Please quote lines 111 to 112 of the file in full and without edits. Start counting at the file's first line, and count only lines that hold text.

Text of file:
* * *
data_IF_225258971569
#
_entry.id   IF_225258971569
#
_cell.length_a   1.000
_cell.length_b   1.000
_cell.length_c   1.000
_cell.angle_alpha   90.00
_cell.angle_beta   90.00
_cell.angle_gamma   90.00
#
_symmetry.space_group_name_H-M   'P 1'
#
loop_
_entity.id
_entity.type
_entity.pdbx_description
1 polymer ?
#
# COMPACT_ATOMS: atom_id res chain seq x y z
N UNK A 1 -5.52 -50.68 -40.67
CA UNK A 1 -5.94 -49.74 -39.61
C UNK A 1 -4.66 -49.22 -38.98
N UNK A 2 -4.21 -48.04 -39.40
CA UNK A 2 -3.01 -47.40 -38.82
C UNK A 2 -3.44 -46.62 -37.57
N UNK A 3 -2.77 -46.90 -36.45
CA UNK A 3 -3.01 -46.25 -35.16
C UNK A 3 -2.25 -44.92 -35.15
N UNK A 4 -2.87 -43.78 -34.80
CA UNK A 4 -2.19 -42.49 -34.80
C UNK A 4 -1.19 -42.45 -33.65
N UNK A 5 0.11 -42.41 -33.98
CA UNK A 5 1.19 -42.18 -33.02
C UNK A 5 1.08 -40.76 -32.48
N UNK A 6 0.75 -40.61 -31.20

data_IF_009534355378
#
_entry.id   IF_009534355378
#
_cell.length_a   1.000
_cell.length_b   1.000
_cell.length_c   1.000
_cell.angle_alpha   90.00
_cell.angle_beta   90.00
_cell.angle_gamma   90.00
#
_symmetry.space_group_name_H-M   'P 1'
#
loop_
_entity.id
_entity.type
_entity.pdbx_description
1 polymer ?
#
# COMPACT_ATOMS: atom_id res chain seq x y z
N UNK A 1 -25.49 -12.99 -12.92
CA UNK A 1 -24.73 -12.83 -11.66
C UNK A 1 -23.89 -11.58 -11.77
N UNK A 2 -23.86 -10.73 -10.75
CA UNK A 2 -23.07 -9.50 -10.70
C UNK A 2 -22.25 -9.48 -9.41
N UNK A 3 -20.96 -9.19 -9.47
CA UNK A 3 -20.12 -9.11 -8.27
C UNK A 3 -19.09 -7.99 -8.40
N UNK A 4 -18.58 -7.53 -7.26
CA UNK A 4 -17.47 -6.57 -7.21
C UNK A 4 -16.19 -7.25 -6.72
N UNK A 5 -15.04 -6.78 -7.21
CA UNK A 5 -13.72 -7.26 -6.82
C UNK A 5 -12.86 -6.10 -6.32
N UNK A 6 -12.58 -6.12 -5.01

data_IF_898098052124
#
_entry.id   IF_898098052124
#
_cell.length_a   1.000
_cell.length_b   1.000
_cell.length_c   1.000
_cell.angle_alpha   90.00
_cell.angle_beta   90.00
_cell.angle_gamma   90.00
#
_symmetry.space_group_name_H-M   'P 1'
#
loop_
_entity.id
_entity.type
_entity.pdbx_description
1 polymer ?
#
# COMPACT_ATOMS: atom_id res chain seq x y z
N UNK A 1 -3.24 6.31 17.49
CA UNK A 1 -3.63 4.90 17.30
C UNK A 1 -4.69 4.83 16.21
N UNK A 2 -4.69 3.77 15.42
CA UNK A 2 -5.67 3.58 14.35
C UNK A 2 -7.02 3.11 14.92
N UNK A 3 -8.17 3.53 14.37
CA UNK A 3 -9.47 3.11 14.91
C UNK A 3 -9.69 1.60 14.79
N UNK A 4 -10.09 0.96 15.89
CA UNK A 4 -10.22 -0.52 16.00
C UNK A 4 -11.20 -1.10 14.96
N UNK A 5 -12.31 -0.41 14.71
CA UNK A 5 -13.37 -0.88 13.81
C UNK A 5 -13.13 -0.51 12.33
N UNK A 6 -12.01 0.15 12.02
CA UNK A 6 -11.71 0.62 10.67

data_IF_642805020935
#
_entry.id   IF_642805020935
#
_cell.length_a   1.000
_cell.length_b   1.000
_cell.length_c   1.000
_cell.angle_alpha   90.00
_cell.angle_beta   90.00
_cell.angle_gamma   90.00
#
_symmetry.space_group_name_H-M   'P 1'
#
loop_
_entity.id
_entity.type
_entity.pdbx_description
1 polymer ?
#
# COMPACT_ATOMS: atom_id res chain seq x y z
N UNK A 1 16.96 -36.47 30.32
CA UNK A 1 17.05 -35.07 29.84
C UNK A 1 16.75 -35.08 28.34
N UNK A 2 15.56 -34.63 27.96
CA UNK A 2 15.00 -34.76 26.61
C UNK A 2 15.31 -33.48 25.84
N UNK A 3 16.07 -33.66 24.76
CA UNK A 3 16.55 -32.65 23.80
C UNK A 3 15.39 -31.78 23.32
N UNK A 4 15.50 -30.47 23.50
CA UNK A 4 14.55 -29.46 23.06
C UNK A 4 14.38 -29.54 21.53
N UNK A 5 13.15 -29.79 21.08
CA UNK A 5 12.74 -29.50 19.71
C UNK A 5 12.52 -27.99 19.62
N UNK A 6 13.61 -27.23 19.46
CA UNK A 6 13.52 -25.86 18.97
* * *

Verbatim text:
#
_entry.id   IF_642805020935